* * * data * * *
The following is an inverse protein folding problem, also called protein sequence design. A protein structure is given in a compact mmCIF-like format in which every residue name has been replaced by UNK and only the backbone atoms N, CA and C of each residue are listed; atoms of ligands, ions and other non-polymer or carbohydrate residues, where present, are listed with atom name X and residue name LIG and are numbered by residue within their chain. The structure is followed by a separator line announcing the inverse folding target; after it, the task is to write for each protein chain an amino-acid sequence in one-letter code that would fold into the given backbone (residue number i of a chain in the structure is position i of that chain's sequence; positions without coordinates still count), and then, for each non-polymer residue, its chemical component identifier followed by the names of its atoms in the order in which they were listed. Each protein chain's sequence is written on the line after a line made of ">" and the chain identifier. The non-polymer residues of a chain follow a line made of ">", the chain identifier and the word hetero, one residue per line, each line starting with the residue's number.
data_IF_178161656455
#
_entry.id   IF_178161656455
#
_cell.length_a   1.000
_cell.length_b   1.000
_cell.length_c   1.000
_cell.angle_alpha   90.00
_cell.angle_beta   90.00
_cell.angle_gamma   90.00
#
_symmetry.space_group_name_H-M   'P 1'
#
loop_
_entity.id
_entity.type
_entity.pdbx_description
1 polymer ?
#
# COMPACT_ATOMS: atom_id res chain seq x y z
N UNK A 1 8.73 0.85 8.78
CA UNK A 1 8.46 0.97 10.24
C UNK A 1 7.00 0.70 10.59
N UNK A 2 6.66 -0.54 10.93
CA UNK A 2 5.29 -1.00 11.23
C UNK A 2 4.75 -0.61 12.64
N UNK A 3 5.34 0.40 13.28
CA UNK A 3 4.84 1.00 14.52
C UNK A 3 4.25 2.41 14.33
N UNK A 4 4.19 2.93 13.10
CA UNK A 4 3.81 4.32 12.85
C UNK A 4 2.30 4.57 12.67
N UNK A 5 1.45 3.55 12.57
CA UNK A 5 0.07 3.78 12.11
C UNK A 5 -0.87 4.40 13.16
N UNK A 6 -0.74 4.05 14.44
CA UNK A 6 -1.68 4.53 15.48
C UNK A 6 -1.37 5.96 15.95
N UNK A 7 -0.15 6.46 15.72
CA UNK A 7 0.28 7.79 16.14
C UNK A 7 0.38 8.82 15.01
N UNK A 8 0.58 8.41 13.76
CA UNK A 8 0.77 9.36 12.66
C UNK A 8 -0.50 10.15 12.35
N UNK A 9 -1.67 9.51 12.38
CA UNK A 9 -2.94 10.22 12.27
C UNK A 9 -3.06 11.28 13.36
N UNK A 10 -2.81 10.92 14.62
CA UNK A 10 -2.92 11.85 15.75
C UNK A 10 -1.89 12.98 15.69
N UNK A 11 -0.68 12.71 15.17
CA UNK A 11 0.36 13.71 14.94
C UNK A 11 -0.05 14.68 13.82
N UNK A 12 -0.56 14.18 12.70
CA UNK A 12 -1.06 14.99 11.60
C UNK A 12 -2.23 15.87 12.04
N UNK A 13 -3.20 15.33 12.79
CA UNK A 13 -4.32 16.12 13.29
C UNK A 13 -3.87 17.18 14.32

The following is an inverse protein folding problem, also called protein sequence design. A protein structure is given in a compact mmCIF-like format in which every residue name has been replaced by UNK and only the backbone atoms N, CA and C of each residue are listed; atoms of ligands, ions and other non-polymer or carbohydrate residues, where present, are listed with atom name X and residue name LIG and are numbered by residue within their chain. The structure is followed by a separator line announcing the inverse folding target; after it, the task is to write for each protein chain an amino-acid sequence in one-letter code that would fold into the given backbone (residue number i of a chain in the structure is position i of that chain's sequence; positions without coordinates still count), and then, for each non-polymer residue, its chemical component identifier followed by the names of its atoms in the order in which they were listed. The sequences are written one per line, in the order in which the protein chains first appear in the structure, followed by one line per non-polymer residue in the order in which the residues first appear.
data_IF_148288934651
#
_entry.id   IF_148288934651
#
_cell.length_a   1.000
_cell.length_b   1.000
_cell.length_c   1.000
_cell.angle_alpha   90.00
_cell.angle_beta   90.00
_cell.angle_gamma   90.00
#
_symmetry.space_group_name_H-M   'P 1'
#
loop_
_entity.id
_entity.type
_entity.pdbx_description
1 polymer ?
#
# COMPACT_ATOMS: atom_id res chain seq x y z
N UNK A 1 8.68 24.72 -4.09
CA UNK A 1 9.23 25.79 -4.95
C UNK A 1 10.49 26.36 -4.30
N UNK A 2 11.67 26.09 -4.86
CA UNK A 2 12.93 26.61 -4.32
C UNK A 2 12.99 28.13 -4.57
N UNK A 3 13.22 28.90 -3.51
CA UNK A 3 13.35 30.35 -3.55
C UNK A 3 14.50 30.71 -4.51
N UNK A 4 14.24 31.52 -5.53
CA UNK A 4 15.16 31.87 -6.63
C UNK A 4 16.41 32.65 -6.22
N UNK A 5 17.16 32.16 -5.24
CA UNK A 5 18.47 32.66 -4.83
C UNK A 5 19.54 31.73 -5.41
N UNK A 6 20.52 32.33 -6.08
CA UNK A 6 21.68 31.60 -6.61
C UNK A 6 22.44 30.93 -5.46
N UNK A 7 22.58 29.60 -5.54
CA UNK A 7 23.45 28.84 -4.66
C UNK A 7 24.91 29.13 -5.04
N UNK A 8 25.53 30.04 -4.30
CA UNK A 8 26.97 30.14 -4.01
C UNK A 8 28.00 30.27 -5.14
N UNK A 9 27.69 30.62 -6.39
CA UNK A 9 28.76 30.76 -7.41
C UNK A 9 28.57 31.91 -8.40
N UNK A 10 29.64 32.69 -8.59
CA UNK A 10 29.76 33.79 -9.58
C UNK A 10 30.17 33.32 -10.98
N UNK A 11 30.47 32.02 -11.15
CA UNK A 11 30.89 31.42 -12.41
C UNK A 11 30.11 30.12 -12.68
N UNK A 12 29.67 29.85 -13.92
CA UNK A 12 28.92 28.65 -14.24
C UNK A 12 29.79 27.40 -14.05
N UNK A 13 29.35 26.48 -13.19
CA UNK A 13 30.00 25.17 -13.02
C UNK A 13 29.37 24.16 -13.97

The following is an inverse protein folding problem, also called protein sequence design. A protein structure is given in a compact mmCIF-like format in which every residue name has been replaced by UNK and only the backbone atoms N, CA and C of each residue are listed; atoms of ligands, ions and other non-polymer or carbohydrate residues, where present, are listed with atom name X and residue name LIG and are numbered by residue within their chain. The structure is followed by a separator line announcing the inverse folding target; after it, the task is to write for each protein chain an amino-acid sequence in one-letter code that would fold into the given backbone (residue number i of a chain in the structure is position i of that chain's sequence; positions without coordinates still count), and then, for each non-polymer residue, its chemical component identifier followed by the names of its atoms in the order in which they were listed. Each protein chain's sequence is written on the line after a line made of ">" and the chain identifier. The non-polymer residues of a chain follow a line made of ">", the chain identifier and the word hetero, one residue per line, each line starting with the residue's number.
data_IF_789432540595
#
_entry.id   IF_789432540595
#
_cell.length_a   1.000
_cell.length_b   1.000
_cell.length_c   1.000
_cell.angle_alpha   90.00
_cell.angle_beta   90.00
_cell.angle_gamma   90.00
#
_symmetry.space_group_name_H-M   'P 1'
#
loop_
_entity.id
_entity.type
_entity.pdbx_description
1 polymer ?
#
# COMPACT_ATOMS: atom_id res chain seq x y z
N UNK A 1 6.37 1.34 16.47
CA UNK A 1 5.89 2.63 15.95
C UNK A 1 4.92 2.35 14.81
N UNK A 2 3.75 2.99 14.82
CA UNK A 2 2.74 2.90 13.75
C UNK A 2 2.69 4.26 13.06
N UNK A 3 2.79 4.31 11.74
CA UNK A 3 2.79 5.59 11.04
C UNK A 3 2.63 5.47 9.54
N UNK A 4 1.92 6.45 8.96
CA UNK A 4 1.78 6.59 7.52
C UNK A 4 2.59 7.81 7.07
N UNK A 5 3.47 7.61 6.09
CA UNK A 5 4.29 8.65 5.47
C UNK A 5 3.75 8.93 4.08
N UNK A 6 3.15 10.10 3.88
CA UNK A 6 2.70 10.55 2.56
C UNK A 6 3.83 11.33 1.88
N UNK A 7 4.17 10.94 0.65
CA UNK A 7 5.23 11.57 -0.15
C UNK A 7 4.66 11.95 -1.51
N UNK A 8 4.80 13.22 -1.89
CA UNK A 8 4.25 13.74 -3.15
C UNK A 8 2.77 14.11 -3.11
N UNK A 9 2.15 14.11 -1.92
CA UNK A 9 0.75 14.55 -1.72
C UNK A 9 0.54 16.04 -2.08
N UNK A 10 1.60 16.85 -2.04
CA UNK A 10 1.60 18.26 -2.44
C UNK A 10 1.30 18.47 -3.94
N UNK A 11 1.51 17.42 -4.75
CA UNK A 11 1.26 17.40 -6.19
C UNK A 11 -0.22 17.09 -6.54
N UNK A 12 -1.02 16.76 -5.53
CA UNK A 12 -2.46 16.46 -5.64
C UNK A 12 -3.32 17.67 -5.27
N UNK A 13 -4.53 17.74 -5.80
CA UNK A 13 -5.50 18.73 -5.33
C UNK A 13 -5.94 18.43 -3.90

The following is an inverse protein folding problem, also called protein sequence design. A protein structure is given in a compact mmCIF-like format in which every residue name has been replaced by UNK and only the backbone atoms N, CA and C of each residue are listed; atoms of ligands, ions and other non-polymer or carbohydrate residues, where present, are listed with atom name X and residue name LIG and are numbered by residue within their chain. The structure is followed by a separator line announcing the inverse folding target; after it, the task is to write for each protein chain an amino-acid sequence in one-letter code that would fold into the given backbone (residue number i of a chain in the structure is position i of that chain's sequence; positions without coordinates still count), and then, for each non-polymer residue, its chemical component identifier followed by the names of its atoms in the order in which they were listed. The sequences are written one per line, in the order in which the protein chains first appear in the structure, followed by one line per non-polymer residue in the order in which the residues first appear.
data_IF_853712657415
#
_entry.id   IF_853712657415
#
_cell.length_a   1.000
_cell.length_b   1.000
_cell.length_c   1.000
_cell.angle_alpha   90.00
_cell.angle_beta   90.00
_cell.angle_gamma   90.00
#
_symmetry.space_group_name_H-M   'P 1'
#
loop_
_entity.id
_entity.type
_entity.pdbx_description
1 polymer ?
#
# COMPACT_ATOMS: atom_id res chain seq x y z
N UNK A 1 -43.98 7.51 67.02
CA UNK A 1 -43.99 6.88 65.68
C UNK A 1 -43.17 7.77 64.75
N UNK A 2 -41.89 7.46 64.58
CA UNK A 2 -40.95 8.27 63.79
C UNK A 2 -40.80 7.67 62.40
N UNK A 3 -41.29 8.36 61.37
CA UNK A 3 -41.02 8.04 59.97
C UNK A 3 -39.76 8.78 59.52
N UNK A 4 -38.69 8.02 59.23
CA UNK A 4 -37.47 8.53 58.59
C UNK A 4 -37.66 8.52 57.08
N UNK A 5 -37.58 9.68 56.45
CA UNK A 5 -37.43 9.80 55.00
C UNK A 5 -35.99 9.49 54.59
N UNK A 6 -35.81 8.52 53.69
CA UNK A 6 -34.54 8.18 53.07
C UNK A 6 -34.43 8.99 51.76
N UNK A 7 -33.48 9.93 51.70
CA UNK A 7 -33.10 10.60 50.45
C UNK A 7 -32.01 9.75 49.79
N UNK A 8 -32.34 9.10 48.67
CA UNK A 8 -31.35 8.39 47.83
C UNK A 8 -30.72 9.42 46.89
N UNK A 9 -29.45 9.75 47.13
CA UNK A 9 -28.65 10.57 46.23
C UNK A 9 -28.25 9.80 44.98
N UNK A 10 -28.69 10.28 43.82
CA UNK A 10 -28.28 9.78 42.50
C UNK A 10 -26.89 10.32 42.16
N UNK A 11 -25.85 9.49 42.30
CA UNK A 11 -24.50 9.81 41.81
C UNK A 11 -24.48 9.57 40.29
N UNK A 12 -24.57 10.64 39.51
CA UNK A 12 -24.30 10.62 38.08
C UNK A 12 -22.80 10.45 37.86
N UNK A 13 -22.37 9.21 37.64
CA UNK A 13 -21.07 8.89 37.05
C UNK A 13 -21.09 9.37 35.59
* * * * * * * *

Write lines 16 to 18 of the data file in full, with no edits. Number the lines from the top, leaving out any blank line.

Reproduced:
_entity.id
_entity.type
_entity.pdbx_description